Despite Changes In Viewing, TV Remains Vital
NEW YORK — It goes without saying that the broadcasting landscape is evolving at a feverish pace — with streaming services driving much of the change.
But in observing the industry from a bird’s eye viewpoint, the most vital of data remains relatively unchanged: People are still watching TV.
Industry players simply need to navigate shifting tides, manifested in the now widely varied platforms consumers use as TV delivery services, and embrace change by accepting the fact that there are more opportunities to monetize broadcasting than ever before.
Apparently they’re catching on.
In a presentation kicking off the TVNewsCheck’s annual TV2020 conference here Wednesday morning, Radha Subramanyam, chief research and analytics officer at CBS, delivered a robustly positive message of growth in TV monetization, spurred in great part by the diversification across broadcasting that just a few years ago had so many insiders breaking out in a cold sweat during all hours of the night.
“There’s movement at the margins,” Subramanyam said, presenting a slide that showed a mere one-minute decline in overall daily video viewership between 2018 and 2019, with increases in consumer use of alternative digital devices, such as smartphones and tablets. “There are always little shifts within, but ultimately it all works out.” She added that Nielsen data “is showing 100% stability over the past year.”
Subramanyam conceded that “time-shifting is a reality,” and the promise of monetization growth will rely heavily on model adjustments, with a retained “broadcast-first approach,” such as the one her company, CBS, continues to employ. And though content travels through so many different conduits today — syndication, international distribution, OTT, mobile and others — Subramanyam said that because the content still “intersect[s] all the time … the sum is greater than each of the individual parts.”
Her proof lay in another slide. Last year, direct-to-consumer (DTC) brands spent nearly $3.8 billion on TV in 2018, which was two and a half times more than the $1.52 billion spent just two years prior.
Though social media has transformed our culture in unquantifiable but certainly tremendous ways, fortunately for broadcasting people would still rather post about TV “than they would talk about diapers or even cars or anything like that,” Subramanyam said.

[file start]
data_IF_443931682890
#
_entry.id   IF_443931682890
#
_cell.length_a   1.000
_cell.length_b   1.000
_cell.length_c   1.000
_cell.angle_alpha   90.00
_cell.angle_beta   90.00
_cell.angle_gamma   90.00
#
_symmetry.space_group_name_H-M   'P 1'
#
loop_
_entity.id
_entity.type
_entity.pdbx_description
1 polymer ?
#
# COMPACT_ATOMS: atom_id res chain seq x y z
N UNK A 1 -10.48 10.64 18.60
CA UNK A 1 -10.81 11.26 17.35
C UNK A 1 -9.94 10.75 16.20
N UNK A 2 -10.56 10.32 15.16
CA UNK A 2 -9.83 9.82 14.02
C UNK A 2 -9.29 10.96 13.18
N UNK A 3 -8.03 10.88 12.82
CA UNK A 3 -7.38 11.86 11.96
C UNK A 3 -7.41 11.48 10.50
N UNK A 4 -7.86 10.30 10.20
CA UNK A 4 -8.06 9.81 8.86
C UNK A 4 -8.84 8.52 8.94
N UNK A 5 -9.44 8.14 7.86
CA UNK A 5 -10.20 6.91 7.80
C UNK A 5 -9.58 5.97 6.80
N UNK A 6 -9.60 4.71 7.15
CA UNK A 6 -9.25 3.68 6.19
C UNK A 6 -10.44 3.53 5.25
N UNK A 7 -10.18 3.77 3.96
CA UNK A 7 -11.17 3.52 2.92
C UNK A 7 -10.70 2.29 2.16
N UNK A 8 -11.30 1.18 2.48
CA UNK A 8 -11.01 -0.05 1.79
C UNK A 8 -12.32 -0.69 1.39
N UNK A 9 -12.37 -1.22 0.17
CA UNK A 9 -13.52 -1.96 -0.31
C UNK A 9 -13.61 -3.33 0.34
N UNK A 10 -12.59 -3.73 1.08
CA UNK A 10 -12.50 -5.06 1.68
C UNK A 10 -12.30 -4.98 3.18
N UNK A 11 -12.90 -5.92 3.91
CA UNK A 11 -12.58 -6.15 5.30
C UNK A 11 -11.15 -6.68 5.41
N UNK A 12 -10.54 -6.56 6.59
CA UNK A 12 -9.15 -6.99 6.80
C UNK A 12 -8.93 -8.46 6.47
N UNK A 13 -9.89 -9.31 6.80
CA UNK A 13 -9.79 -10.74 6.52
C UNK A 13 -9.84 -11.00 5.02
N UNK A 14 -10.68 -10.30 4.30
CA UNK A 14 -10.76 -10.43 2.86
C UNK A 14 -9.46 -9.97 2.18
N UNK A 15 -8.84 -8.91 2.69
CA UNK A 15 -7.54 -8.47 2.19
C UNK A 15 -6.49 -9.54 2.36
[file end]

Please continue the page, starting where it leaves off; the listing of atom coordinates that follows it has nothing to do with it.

“If you actually look at all of the chatter that’s going on in social [media], you find much of it is TV-led and TV-driven,” Subramanyam observed. “While we [CBS] don’t primarily create for social [media] — we create for television, in a traditional sense — we’re also trying to think about how we manage our franchises, and manage the lives of these programs, because we know that they live in all of these different ways.”
Marketing providers should consider their roles in that form of content presentation as well, Subramanyam added.
Another positive truth that aids broadcasting, according to Subramanyam, is that even though the country is politically and socially divided — perhaps as staunchly as it’s been in two generations — Americans are aligned on what makes for worthwhile TV: quality storytelling, characters of depth, appealing presentation and authenticity when it comes to discussing issues in the country. As long as broadcasters stick to those core principles, she said, all signs indicate business will be just fine.
If anything frustrates Subramanyam it’s that TV “currency is evolving” and that there is no third-party measuring service currently offering a “total view of our total audiences.” Ratings are pieced together from a variety of sources, and some currencies are not measured at all, including VOD 8+ days, dynamic advertising insertion (DAI), out of home (OOH) and others. However, this is not a permanent state. Measurements of OOH, for example, is expected to be available next Sept. 1, and could particularly help with sports’ numbers, and there’s improved audience measurements elsewhere.
A momentary stretch of currency fragmentation aside, though, broadcasting remains a more-than-viable industry — and will continue to be for quite some time. In ending her time onstage, Subramanyam said in summation: “We do believe the future is opportunity.”
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